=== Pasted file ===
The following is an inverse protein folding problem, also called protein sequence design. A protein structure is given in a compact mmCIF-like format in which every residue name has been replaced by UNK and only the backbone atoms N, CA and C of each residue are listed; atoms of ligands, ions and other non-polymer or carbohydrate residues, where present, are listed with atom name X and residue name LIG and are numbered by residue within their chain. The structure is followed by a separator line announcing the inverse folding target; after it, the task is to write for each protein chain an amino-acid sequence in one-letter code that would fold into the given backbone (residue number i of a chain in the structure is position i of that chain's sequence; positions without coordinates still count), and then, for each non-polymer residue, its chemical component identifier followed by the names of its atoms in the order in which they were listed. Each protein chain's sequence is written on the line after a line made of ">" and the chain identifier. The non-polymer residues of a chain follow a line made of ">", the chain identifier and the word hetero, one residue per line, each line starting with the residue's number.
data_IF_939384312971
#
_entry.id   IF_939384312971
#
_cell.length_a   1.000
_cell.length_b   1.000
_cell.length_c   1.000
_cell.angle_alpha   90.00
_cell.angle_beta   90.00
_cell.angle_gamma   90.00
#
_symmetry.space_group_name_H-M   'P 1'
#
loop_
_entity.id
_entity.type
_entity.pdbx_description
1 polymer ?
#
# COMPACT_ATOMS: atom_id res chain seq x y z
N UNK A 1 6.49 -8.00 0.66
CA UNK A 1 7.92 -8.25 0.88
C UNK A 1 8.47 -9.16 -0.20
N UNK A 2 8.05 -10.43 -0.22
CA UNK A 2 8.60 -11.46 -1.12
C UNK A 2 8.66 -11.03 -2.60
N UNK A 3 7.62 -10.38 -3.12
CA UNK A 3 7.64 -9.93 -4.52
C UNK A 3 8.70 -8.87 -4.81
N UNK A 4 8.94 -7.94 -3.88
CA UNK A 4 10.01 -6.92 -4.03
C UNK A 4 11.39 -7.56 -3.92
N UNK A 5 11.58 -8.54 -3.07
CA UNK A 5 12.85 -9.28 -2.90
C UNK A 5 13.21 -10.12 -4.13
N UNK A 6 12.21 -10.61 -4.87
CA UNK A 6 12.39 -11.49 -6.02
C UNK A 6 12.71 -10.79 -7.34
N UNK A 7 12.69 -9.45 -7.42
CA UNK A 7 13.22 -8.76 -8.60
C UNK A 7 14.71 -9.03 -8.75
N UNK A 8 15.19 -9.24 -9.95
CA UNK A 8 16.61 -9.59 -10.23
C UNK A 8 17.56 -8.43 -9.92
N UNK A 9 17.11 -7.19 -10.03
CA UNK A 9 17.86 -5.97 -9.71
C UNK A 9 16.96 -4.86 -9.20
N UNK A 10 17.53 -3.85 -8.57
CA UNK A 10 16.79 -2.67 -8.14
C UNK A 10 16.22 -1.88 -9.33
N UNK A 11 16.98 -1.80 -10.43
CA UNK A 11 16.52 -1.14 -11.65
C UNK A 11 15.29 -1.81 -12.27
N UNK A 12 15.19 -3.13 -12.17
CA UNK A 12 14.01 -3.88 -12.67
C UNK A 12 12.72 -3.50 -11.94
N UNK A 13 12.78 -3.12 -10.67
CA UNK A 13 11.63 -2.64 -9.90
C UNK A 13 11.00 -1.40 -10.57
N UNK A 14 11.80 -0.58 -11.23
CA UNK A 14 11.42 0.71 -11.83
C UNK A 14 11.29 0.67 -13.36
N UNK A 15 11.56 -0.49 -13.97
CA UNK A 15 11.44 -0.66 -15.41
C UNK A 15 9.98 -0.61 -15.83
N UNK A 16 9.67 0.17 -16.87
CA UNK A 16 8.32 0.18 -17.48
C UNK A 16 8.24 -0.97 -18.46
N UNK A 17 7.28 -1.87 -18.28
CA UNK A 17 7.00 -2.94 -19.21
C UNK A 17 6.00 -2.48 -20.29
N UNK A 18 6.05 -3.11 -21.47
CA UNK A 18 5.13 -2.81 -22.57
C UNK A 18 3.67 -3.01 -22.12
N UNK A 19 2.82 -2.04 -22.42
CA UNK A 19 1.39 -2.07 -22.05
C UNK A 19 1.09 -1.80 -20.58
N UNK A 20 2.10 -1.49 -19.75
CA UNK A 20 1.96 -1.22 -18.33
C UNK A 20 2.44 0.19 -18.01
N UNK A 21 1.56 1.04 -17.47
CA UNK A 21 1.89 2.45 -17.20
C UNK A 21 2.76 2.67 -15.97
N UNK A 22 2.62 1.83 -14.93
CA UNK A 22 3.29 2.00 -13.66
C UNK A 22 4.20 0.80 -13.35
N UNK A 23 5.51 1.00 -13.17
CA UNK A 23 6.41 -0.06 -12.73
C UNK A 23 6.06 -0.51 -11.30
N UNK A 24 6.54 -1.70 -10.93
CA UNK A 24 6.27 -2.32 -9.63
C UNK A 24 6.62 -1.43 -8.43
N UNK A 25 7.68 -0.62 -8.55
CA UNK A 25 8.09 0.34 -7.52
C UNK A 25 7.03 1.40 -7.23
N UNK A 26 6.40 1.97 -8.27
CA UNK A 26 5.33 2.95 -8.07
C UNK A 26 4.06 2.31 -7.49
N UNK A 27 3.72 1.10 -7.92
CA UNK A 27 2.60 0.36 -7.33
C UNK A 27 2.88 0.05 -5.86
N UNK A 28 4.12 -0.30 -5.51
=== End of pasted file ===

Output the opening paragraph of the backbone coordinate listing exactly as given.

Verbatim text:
The following is an inverse protein folding problem, also called protein sequence design. A protein structure is given in a compact mmCIF-like format in which every residue name has been replaced by UNK and only the backbone atoms N, CA and C of each residue are listed; atoms of ligands, ions and other non-polymer or carbohydrate residues, where present, are listed with atom name X and residue name LIG and are numbered by residue within their chain. The structure is followed by a separator line announcing the inverse folding target; after it, the task is to write for each protein chain an amino-acid sequence in one-letter code that would fold into the given backbone (residue number i of a chain in the structure is position i of that chain's sequence; positions without coordinates still count), and then, for each non-polymer residue, its chemical component identifier followed by the names of its atoms in the order in which they were listed. Each protein chain's sequence is written on the line after a line made of ">" and the chain identifier. The non-polymer residues of a chain follow a line made of ">", the chain identifier and the word hetero, one residue per line, each line starting with the residue's number.